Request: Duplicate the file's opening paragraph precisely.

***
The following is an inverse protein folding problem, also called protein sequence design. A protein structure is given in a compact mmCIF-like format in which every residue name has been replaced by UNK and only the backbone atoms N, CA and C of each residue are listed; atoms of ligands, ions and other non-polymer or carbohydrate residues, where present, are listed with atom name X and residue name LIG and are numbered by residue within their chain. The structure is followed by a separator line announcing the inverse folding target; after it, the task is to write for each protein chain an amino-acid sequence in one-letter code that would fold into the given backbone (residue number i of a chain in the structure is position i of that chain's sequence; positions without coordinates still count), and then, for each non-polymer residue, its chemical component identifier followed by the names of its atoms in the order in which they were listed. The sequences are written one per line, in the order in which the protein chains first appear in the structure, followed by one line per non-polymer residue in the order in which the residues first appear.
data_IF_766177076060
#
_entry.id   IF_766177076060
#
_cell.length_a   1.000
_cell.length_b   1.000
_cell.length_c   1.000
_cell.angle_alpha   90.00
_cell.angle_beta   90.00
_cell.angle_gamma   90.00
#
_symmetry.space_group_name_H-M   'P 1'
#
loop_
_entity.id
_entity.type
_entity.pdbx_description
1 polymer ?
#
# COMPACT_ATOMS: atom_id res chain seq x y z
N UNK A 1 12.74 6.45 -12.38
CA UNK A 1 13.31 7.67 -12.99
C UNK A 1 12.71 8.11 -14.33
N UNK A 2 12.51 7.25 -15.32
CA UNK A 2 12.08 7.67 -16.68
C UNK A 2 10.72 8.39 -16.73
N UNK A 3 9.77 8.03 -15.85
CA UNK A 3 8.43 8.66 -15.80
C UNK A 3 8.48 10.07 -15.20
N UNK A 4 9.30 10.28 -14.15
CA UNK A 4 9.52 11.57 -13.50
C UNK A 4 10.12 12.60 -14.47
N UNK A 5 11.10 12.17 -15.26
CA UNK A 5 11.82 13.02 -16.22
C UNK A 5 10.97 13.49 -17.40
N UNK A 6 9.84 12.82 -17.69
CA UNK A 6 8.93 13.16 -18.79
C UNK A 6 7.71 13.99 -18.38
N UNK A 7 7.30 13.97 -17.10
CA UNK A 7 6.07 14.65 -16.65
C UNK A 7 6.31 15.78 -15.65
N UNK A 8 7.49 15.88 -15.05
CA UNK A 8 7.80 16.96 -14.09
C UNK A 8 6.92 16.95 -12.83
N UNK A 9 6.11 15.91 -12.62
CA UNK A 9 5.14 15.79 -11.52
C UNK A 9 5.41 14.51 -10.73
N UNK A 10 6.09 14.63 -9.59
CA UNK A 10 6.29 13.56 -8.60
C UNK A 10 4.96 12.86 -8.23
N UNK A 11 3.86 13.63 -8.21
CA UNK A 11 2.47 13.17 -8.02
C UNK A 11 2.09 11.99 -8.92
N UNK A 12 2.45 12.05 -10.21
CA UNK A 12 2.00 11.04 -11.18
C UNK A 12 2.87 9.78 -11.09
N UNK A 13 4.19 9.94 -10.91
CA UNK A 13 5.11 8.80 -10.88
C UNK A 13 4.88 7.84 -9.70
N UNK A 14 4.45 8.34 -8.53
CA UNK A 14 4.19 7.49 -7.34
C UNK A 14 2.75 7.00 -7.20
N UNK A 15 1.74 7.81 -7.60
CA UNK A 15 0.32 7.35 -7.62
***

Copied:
The following is an inverse protein folding problem, also called protein sequence design. A protein structure is given in a compact mmCIF-like format in which every residue name has been replaced by UNK and only the backbone atoms N, CA and C of each residue are listed; atoms of ligands, ions and other non-polymer or carbohydrate residues, where present, are listed with atom name X and residue name LIG and are numbered by residue within their chain. The structure is followed by a separator line announcing the inverse folding target; after it, the task is to write for each protein chain an amino-acid sequence in one-letter code that would fold into the given backbone (residue number i of a chain in the structure is position i of that chain's sequence; positions without coordinates still count), and then, for each non-polymer residue, its chemical component identifier followed by the names of its atoms in the order in which they were listed. The sequences are written one per line, in the order in which the protein chains first appear in the structure, followed by one line per non-polymer residue in the order in which the residues first appear.